From the XpMailingList
There is no such thing as "no bugs". There is mean time between failure, either estimated or measured. The space shuttle software is supposed to fail less than once a century. Windows, apparently, is supposed to fail less than once an hour. I would be satisfied with MTBF of a month, and happy with a year.
"Zero defects" is a cop out for people who don't want to think hard about tradeoffs. --KentBeck
A kinder phrasing of this concept is "continuous improvement." Nothing is perfect, but things can always be made better.
Unless "tradeoffs" are a cop out for people who don't want to think hard about defects.
Okay, so there's no such thing as perfection. It's been said a thousand times before. Please complete the pattern. Since there's no such thing as no bugs, therefore ... (?)
... improvement is always possible. If improvement is always possible, we can avoid having "defect" witch hunts and CYA documents just in case an improvement is needed.
Oh, so a bug isn't really anything to get upset about, it's just an opportunity for improvement, and the more the merrier. SprinkleLoveOnTheSoftwareToMakeItGood?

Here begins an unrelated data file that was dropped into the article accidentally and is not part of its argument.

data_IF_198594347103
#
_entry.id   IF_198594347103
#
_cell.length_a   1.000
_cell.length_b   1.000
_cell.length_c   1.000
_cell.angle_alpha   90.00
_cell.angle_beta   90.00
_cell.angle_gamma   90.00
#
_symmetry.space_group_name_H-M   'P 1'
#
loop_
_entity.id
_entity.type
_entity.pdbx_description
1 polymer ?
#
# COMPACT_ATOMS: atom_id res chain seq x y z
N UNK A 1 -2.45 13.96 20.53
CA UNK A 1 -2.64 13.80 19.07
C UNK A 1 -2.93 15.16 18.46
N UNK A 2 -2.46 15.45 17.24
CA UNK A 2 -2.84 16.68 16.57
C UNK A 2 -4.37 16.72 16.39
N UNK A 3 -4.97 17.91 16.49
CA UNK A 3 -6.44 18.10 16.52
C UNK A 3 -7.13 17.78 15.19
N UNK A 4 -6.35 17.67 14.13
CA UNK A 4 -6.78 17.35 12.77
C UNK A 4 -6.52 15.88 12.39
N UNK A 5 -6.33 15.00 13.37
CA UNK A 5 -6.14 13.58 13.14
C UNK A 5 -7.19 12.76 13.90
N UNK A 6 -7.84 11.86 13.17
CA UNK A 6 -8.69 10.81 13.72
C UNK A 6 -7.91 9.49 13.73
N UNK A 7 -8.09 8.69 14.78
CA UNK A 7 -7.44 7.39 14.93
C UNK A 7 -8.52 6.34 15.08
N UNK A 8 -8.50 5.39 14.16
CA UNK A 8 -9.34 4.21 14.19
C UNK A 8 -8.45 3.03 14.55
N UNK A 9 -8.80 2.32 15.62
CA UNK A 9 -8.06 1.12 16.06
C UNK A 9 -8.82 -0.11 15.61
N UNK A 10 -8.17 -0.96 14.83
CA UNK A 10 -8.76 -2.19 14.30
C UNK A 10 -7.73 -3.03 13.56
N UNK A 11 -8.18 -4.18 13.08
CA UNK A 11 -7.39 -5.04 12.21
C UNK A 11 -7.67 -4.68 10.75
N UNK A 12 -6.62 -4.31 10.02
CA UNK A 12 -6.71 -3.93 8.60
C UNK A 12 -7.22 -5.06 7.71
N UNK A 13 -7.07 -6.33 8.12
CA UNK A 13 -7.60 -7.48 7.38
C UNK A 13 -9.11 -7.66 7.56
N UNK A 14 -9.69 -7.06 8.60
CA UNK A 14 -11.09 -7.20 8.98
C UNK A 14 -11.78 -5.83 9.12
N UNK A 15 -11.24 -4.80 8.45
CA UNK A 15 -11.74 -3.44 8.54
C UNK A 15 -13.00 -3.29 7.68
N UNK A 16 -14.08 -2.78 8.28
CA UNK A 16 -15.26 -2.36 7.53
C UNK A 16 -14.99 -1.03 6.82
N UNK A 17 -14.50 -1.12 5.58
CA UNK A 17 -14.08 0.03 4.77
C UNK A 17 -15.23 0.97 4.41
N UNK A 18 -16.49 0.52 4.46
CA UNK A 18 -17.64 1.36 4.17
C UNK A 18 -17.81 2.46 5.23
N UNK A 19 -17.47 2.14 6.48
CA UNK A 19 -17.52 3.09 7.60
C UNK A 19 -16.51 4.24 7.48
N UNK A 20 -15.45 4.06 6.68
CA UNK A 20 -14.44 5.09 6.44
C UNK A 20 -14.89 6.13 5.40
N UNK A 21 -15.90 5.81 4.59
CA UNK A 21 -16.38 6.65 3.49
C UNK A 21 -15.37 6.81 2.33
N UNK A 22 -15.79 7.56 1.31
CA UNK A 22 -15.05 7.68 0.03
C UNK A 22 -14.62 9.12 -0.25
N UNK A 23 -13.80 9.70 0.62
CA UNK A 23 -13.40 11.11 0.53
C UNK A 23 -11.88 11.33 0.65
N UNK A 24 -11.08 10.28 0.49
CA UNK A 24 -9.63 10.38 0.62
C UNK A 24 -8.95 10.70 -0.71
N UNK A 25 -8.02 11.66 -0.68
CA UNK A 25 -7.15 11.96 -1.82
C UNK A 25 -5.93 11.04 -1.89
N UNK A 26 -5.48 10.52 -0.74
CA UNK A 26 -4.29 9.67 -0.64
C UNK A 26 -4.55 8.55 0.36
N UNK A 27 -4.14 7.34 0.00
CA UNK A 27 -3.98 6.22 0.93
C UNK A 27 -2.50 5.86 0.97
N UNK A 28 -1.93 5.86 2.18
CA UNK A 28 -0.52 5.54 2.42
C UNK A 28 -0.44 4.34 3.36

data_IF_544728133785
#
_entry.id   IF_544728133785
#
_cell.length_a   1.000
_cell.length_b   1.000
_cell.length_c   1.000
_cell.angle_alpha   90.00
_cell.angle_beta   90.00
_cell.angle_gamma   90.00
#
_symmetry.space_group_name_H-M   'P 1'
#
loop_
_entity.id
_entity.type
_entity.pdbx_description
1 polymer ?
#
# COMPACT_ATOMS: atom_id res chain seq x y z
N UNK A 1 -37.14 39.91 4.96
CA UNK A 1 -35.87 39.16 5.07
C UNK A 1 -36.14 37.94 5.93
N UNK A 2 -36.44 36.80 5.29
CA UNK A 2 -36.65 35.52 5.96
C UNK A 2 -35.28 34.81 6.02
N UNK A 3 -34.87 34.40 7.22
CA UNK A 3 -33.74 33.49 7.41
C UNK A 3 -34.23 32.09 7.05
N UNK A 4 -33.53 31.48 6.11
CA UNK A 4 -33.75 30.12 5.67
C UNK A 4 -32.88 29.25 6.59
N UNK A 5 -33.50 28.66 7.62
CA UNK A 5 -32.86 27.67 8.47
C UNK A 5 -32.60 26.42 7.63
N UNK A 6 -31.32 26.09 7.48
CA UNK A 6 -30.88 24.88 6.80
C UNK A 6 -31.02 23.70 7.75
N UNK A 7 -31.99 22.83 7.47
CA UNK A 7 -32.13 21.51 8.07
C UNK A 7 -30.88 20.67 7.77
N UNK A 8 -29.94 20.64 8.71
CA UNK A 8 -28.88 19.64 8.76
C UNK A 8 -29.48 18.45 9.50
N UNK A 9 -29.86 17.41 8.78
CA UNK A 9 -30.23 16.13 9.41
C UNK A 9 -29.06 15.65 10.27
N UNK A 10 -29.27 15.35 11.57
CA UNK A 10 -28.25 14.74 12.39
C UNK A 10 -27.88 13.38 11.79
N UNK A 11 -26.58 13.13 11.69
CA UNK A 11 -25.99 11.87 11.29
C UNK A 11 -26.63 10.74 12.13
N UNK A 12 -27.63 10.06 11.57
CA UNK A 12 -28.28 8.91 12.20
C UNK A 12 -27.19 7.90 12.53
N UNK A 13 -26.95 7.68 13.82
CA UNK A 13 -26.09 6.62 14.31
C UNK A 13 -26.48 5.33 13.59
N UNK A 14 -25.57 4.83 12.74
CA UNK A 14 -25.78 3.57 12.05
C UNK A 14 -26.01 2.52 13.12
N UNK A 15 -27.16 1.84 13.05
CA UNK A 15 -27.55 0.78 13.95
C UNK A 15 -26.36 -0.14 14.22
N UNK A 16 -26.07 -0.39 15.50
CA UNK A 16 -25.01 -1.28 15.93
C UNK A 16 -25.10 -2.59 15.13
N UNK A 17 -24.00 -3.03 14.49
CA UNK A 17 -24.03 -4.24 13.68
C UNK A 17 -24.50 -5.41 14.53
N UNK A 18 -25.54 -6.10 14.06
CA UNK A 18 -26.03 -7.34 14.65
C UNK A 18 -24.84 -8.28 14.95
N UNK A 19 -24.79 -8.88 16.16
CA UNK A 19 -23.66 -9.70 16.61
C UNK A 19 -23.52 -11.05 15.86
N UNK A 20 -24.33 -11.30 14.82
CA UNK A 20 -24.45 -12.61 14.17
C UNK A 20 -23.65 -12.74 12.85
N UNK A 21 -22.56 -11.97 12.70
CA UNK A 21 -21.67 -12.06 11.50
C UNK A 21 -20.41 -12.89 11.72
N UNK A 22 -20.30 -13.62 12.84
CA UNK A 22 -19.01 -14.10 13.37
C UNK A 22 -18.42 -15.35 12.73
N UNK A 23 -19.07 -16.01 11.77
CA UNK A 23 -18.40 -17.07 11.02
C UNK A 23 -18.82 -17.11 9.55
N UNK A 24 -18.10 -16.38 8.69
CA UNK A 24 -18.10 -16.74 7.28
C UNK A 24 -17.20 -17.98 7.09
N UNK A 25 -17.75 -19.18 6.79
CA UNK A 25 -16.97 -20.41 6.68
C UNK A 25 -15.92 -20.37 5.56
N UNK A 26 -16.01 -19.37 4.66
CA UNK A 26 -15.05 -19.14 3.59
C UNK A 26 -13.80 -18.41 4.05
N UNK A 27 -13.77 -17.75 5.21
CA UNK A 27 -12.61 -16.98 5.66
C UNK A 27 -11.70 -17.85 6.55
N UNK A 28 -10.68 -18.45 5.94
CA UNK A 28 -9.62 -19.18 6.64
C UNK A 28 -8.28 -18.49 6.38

, shall we?
This software is known to pass these tests. If these tests include your desired functionality, you can be reasonably assured that the software will work for your purposes.
Use an external testing company to provide an objective report.
Have an OnsiteCustomer
, who can provide valuable feedback to the team about the performance of the software. If the software is to be used by non-technical people, it is better that this internal tester not be a technical person.
I dunno. I'm pretty sure I can write a one-line program which has no bugs. (How about y'all ?) How about two lines ? Maybe I can make it three...
Well, it must break down somewhere. Where ? Kent suggests we think about tradeoffs - there's at least one involved, small and simple/no bugs vs. large and featureful/some or many bugs.
A friend of mind tells a story about a one-line module in an IBM operating system (which switched between the equivalent of user mode and kernel mode). It stayed as that one line for several years - then someone found it didn't do quite the right thing, and a bug report was raised. It ended up as a dozen lines or so. So, even a one line program can have non-trivial bugs!
Software is fragile, probably the most fragile artifact people have ever created. A single defective line of code in a million line system can render it unusable. So for the foreseeable future software will have defects -- GetOverIt
. The only way out seems to be to harness the re-usability of software. Write each X once (linked list, XML parser, etc), test the hell out of it, and then use it everywhere X is needed. IntentionalProgramming
was trying to do this. --IanRae